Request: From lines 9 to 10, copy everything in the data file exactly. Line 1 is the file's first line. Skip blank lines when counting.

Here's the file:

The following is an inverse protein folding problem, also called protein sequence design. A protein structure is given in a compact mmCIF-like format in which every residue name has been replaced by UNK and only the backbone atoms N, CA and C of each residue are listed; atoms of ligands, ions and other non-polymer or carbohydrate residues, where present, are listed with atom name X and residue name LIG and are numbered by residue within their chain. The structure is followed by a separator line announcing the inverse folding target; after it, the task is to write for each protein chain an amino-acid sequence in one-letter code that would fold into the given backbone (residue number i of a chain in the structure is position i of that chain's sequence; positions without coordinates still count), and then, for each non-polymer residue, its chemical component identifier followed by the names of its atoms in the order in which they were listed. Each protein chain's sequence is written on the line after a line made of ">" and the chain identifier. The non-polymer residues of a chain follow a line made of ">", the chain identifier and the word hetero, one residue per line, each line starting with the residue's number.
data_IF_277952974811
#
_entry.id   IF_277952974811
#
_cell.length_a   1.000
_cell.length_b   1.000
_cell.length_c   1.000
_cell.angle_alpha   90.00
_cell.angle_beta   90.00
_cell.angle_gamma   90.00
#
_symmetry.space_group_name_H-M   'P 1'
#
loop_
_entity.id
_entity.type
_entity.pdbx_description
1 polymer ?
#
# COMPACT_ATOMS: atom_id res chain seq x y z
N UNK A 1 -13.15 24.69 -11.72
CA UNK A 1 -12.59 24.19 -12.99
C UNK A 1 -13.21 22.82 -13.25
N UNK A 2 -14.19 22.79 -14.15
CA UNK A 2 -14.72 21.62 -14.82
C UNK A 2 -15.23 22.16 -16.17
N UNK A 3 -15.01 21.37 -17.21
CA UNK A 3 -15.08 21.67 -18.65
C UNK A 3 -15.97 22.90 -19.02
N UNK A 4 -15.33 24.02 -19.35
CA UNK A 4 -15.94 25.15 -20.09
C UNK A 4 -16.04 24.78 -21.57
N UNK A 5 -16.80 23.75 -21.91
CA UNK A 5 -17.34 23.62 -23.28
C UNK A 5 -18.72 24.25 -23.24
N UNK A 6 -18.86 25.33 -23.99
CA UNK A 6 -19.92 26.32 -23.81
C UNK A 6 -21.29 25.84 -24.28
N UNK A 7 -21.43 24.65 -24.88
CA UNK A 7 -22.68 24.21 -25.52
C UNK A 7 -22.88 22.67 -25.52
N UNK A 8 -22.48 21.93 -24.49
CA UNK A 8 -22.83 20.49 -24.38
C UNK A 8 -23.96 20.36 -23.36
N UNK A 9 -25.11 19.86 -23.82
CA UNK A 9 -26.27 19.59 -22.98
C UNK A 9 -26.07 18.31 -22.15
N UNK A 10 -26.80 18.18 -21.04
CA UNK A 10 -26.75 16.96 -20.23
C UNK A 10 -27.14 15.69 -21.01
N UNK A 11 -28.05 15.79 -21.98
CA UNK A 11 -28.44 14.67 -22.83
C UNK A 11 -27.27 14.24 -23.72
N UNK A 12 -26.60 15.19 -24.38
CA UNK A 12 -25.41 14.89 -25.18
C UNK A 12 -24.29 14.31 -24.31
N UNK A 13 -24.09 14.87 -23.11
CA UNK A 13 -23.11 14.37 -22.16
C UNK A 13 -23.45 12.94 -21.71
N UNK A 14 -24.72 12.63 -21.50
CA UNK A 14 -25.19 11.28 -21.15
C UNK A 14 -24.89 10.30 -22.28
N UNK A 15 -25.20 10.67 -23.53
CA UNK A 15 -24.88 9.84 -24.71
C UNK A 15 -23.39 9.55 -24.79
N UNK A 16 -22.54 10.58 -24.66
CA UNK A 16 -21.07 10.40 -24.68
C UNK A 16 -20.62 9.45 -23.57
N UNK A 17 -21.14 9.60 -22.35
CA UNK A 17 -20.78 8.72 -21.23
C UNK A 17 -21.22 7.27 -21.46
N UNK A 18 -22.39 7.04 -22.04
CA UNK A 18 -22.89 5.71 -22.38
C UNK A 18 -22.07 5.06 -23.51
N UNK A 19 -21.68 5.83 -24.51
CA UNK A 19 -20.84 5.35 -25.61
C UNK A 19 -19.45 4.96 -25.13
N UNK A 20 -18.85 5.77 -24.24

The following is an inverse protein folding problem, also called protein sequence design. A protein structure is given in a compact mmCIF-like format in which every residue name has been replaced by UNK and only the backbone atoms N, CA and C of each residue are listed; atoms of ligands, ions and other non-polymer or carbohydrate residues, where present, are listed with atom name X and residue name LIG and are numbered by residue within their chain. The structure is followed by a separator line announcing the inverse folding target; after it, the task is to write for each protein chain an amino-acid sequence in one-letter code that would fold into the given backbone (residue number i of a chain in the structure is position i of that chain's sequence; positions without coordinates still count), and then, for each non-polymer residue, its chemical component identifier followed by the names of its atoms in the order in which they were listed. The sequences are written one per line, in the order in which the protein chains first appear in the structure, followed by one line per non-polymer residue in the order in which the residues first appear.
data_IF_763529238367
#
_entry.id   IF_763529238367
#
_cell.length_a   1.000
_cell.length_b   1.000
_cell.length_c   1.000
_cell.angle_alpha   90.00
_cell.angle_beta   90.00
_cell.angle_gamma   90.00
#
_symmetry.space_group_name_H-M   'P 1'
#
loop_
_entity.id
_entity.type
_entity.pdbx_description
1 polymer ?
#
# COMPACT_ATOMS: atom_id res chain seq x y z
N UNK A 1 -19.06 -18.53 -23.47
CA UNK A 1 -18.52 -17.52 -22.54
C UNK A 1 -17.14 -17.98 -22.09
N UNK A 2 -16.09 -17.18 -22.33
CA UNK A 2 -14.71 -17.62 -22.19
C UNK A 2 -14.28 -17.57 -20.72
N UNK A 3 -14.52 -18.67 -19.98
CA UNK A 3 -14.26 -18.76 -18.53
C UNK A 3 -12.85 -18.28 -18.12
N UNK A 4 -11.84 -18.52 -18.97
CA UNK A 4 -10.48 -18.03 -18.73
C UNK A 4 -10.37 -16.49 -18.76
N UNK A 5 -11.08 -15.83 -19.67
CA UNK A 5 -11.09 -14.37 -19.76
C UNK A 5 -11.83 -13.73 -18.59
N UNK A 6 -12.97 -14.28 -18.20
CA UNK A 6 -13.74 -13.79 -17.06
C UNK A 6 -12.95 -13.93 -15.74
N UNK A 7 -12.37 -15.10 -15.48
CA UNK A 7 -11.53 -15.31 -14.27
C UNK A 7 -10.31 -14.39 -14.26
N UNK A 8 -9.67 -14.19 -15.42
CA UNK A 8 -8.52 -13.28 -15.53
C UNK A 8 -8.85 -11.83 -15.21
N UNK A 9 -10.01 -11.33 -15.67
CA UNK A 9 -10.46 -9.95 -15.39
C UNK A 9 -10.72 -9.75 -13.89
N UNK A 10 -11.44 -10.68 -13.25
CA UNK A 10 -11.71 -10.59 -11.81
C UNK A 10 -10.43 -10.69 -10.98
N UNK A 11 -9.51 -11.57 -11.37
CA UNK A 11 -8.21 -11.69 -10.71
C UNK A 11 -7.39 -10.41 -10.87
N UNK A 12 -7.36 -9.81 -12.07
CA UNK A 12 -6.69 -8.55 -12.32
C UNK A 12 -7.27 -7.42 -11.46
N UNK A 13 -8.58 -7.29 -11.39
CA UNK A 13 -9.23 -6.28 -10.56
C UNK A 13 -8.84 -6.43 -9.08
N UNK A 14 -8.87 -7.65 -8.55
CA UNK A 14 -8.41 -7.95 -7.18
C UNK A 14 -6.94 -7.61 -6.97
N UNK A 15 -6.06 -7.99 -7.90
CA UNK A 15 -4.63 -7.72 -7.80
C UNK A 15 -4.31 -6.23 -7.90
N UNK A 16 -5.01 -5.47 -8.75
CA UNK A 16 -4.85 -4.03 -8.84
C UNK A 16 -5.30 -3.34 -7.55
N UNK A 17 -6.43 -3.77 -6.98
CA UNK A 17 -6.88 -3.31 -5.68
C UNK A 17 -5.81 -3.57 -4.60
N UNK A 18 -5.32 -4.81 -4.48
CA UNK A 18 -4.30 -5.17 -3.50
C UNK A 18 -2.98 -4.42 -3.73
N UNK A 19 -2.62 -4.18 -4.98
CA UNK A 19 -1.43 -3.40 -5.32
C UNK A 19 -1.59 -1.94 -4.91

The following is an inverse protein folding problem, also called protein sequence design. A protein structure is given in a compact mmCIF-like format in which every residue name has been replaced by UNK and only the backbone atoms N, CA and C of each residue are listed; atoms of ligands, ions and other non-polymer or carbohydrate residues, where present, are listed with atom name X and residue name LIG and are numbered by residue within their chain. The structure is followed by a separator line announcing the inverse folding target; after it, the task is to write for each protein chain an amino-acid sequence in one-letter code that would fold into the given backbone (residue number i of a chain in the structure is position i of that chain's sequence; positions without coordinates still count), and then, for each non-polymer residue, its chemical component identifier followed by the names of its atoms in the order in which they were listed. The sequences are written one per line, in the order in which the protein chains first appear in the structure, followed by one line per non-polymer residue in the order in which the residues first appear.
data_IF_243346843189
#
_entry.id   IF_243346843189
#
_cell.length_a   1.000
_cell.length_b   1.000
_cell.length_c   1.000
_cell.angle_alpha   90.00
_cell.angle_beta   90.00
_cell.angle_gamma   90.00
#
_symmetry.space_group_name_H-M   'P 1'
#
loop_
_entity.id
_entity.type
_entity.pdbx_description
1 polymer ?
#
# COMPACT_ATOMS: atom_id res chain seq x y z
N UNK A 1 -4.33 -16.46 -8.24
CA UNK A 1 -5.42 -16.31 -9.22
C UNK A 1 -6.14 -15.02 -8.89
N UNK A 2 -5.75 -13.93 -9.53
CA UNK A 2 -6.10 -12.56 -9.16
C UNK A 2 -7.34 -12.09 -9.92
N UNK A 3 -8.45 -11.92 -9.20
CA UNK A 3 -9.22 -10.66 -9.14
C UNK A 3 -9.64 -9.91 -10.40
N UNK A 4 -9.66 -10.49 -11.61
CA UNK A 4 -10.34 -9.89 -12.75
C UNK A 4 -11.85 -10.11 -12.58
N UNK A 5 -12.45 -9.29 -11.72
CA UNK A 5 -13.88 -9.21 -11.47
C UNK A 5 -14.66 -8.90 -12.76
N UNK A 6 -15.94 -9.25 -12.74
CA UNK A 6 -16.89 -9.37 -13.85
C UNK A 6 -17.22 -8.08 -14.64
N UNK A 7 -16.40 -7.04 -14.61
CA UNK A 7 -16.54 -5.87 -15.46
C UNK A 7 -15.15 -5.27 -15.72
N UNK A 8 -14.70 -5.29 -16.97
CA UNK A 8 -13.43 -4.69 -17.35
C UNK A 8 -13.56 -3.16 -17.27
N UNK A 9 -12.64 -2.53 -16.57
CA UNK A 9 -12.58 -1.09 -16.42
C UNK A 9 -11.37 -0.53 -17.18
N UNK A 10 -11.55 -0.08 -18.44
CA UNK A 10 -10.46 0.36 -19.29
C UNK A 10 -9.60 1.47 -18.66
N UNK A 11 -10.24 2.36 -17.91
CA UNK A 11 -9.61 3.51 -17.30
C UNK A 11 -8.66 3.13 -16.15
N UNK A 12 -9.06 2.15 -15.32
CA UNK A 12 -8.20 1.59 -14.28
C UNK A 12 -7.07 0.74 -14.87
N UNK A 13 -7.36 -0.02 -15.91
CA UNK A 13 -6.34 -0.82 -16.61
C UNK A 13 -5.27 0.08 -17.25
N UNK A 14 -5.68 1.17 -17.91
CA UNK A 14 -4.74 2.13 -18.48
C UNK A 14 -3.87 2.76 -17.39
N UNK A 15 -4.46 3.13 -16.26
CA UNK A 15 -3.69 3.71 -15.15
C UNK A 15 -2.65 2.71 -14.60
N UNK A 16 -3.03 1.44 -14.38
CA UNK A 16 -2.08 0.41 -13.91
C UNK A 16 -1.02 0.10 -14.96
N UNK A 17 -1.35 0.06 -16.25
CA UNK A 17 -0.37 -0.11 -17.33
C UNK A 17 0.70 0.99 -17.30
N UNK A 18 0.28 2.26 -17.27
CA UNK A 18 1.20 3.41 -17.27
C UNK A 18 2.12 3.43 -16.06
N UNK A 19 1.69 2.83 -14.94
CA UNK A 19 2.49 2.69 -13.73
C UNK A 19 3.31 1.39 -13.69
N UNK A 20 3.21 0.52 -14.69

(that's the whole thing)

_cell.angle_alpha   90.00
_cell.angle_beta   90.00